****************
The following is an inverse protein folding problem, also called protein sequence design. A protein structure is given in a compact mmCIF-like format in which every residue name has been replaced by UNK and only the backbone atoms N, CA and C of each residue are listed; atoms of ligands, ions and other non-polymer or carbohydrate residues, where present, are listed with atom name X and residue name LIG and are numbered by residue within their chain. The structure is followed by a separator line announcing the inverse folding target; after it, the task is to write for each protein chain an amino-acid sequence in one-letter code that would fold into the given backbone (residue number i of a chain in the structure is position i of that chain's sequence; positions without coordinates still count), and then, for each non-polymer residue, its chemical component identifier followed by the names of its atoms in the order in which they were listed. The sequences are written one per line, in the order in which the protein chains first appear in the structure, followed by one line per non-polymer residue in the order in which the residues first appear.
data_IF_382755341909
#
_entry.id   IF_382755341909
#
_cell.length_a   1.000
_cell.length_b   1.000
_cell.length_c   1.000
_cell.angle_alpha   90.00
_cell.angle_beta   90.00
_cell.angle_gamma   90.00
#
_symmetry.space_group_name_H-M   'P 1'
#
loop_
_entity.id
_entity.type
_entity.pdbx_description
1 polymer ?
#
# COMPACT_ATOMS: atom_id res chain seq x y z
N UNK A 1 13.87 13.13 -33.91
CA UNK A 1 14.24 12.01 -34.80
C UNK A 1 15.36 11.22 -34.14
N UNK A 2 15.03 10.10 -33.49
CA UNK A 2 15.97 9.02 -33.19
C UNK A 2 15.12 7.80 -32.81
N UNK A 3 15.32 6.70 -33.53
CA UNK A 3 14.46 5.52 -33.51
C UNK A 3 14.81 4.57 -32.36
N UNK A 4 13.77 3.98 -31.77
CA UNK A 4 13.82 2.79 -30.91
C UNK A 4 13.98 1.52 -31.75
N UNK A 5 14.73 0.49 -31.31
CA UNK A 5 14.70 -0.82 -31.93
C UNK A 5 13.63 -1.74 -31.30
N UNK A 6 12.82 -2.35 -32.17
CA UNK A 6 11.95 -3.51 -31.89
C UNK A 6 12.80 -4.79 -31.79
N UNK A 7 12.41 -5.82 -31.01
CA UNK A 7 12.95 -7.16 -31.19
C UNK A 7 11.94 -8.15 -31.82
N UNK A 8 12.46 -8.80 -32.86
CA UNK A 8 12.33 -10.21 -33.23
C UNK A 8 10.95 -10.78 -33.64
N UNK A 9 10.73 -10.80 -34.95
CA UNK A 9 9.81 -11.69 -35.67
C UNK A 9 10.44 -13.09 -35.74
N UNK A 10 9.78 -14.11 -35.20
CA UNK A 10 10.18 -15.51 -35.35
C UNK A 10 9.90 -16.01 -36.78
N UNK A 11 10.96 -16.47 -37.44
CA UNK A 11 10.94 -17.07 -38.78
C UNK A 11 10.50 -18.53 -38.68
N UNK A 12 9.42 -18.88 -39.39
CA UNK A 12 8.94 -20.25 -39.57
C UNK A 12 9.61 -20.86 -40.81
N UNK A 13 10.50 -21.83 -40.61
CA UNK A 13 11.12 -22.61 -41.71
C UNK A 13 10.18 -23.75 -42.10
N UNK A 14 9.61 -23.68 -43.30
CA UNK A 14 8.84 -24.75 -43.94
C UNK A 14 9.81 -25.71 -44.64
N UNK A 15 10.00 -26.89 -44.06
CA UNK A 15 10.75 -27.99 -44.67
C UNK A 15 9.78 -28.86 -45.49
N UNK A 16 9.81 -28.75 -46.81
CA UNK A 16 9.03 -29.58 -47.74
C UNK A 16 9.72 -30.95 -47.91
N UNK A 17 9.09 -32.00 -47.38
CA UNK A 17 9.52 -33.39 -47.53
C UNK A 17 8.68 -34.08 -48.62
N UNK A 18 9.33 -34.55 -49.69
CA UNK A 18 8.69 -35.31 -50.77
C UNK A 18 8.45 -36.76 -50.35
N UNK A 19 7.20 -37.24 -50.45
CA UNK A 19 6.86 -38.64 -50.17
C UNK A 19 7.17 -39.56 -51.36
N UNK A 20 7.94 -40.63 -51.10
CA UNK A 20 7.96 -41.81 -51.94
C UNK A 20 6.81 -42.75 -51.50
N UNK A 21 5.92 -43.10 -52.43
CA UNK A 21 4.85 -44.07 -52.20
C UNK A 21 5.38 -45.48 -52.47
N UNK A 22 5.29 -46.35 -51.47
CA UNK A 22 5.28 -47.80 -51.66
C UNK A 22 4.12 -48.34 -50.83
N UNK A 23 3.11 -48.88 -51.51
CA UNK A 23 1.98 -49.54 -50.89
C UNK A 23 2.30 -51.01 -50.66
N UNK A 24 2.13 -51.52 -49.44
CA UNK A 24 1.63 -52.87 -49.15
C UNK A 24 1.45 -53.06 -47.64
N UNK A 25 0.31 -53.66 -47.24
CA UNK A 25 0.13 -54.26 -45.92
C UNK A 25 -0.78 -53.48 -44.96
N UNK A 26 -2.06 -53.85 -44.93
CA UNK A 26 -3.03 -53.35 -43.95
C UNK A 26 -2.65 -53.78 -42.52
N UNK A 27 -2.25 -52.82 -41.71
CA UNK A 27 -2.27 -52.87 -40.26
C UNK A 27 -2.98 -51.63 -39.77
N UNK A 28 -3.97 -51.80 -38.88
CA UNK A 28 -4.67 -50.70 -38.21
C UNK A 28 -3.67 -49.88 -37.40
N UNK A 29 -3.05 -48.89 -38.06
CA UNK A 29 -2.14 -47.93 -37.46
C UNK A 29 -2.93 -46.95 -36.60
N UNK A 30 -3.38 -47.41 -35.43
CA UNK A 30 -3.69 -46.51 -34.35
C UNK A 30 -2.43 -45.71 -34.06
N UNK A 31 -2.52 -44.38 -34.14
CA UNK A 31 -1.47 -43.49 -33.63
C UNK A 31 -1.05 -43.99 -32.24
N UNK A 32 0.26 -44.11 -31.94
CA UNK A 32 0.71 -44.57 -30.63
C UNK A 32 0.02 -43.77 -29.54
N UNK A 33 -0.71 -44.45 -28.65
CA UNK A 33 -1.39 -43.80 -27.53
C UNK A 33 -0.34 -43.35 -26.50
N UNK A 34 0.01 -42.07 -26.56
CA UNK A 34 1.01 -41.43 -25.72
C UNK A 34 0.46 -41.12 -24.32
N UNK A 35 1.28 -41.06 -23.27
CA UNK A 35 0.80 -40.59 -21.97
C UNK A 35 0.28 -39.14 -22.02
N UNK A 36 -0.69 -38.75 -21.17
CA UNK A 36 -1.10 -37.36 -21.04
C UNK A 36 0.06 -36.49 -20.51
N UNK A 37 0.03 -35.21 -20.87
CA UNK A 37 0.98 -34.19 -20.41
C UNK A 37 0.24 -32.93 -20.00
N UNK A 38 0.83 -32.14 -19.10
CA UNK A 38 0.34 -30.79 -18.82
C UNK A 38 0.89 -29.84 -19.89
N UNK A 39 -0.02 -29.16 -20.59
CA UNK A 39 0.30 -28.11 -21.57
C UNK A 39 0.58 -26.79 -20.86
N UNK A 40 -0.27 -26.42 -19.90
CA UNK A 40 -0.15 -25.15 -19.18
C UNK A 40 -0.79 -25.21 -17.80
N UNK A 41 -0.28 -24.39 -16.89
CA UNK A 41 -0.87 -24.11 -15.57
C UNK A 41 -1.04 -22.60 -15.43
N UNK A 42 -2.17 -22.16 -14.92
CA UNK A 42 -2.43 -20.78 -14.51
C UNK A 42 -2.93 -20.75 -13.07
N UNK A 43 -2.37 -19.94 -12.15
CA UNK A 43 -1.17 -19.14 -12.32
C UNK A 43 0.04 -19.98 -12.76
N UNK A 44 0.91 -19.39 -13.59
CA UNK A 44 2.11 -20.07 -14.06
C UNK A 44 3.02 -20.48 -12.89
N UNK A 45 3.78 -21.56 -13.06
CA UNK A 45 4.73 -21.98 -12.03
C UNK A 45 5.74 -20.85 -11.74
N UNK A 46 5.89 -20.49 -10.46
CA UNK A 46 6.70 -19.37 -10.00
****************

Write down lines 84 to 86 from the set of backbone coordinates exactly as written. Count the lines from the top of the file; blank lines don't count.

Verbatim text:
C UNK A 21 5.38 -45.48 -52.47
N UNK A 22 5.29 -46.35 -51.47
CA UNK A 22 5.28 -47.80 -51.66